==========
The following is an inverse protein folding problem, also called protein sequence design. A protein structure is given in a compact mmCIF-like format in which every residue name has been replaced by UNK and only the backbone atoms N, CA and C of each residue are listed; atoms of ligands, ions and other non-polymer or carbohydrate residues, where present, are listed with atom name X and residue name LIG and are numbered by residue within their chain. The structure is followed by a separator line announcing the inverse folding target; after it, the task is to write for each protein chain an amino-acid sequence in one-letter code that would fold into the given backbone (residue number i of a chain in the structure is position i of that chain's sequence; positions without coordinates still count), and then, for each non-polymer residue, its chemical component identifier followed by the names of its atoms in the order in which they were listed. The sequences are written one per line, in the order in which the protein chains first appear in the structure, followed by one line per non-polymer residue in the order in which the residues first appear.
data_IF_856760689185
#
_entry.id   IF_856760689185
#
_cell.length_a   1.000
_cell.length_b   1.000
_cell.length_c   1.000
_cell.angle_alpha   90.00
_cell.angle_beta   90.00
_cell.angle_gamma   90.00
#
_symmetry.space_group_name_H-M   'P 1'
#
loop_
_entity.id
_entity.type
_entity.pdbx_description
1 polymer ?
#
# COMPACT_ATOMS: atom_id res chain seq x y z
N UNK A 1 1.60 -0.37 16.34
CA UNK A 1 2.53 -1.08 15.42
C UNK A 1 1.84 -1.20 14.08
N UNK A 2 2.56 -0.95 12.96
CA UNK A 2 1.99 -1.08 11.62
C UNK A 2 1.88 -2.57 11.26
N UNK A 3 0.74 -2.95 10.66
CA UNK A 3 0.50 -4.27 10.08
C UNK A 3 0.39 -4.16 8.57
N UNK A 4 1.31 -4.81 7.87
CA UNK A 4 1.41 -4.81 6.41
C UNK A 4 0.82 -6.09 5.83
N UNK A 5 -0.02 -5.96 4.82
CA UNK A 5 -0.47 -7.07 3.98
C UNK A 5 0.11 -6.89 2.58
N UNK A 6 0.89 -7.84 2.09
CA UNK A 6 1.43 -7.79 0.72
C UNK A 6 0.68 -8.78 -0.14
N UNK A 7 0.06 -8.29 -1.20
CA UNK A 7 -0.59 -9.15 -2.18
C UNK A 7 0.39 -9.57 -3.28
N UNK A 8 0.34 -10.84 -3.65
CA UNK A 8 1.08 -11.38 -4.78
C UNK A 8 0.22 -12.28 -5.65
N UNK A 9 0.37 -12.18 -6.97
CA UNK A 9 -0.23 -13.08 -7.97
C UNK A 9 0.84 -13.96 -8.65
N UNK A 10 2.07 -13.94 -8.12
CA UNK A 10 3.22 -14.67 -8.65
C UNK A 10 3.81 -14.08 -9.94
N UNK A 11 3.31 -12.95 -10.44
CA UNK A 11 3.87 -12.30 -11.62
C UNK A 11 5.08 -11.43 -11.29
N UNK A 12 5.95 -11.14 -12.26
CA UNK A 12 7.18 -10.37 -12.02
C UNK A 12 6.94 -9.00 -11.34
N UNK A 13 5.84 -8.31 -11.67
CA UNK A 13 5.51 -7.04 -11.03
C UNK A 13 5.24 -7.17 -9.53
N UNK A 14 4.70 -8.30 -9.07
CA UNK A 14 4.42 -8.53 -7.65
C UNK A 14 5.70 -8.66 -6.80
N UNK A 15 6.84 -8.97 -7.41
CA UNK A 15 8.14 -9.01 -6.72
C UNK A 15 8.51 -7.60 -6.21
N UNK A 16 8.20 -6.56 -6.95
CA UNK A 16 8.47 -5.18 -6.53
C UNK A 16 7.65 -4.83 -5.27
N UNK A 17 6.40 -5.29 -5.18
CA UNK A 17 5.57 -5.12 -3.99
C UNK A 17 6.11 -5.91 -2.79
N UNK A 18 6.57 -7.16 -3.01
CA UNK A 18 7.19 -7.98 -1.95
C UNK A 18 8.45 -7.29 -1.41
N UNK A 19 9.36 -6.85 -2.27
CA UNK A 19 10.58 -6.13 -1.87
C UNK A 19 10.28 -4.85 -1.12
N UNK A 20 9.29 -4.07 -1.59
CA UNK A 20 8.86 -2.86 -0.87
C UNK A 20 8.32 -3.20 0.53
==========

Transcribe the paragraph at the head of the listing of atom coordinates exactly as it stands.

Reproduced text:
The following is an inverse protein folding problem, also called protein sequence design. A protein structure is given in a compact mmCIF-like format in which every residue name has been replaced by UNK and only the backbone atoms N, CA and C of each residue are listed; atoms of ligands, ions and other non-polymer or carbohydrate residues, where present, are listed with atom name X and residue name LIG and are numbered by residue within their chain. The structure is followed by a separator line announcing the inverse folding target; after it, the task is to write for each protein chain an amino-acid sequence in one-letter code that would fold into the given backbone (residue number i of a chain in the structure is position i of that chain's sequence; positions without coordinates still count), and then, for each non-polymer residue, its chemical component identifier followed by the names of its atoms in the order in which they were listed. The sequences are written one per line, in the order in which the protein chains first appear in the structure, followed by one line per non-polymer residue in the order in which the residues first appear.